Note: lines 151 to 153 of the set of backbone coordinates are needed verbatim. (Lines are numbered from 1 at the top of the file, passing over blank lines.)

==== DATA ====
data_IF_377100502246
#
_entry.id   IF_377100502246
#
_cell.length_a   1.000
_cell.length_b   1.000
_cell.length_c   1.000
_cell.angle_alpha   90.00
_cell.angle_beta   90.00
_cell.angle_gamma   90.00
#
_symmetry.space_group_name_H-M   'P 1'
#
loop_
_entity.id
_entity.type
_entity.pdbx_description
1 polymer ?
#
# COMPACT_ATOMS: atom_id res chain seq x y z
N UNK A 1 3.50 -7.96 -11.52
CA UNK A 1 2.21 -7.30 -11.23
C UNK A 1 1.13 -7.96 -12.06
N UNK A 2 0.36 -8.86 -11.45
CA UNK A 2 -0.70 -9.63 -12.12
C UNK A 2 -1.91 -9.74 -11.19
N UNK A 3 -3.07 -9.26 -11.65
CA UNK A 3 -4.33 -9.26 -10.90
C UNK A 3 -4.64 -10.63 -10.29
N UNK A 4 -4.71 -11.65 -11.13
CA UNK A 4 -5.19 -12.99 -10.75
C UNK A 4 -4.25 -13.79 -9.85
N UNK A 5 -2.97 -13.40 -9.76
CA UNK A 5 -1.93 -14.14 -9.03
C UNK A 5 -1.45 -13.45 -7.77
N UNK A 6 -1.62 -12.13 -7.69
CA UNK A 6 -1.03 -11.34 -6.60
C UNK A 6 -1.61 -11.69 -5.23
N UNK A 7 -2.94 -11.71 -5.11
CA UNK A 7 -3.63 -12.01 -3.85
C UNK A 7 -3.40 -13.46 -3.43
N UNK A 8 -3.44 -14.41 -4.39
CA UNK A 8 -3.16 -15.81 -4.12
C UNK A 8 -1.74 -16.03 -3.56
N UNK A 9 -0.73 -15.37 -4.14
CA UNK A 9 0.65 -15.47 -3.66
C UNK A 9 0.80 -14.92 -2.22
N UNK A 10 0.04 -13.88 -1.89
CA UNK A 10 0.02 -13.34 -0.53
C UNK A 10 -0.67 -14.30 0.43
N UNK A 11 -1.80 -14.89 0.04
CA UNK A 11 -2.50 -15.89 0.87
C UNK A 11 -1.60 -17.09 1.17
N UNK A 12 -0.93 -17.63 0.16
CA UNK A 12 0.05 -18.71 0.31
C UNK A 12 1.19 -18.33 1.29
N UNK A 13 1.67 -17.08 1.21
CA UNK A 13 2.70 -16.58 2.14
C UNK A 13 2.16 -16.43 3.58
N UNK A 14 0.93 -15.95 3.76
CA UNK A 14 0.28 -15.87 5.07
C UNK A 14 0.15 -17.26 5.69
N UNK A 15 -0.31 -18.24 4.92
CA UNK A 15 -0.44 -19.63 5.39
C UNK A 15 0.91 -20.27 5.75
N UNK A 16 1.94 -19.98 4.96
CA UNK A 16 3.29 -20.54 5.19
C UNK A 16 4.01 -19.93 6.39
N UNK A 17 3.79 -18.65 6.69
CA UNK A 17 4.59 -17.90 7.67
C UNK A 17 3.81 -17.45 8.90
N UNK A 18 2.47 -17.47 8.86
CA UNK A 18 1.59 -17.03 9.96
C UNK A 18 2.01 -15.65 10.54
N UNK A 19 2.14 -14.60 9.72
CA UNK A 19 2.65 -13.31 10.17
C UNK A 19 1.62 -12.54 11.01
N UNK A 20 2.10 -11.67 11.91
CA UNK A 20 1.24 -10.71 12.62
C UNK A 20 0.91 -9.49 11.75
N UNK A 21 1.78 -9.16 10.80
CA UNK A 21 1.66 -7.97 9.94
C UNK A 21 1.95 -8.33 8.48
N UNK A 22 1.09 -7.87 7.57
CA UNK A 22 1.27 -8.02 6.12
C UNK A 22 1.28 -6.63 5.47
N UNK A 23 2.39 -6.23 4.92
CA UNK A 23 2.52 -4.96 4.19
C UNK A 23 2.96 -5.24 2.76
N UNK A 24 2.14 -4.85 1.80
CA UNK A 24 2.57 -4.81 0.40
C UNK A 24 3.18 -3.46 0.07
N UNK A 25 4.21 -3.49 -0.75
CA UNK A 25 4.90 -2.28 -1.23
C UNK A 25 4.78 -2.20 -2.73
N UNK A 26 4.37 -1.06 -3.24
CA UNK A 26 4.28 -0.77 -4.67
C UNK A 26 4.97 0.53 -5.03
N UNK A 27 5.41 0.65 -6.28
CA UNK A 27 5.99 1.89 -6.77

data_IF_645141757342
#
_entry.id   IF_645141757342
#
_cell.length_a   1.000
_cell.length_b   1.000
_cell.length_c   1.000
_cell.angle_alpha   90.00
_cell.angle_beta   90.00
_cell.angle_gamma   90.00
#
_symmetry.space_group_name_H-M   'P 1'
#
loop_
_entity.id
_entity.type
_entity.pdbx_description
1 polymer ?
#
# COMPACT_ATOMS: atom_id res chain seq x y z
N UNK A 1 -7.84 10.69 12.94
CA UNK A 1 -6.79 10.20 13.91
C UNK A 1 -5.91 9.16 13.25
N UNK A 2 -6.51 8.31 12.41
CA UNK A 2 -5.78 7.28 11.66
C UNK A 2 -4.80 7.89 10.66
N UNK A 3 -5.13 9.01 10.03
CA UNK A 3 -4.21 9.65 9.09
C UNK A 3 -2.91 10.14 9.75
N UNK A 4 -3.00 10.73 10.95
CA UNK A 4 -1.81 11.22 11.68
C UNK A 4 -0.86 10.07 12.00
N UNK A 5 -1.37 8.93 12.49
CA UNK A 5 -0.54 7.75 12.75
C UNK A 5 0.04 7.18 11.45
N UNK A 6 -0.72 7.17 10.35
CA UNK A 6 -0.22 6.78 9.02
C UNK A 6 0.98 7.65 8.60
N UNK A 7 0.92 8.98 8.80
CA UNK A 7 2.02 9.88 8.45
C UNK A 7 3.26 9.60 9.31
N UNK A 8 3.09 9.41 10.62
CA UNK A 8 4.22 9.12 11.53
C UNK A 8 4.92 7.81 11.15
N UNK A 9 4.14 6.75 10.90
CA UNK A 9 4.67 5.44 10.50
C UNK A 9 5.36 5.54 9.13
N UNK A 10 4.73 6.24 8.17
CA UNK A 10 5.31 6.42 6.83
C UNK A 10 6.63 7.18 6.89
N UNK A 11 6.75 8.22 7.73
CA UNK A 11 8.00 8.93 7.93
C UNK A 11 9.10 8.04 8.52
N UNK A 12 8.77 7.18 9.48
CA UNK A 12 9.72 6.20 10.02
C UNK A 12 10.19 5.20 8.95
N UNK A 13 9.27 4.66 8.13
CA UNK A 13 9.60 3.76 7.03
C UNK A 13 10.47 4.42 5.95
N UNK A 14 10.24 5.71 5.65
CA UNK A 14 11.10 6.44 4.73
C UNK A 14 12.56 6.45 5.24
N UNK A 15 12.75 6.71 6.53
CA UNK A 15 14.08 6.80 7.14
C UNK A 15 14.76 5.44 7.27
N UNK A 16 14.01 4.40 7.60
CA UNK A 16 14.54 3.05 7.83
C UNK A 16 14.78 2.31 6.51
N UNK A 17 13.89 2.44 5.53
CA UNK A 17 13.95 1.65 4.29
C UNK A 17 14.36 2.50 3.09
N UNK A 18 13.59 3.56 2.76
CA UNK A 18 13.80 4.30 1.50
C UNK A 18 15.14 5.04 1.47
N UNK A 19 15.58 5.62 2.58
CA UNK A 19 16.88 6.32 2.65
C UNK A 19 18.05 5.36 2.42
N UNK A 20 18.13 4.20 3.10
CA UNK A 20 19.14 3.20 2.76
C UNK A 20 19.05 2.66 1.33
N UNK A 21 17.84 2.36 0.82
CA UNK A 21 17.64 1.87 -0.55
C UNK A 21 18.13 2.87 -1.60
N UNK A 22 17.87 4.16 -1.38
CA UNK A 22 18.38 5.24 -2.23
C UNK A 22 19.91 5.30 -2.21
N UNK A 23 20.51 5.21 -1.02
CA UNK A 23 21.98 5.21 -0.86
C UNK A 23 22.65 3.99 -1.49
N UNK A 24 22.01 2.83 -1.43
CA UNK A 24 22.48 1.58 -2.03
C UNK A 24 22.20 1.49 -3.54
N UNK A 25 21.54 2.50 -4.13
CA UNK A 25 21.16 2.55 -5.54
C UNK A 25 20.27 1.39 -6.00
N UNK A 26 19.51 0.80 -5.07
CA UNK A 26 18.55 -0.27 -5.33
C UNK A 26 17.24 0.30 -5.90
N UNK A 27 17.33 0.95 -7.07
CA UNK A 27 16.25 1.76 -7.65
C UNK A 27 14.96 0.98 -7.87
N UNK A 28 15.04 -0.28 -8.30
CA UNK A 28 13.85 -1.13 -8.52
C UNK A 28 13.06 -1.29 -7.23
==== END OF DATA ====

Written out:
N UNK A 11 6.75 8.22 7.73
CA UNK A 11 8.00 8.93 7.93
C UNK A 11 9.10 8.04 8.52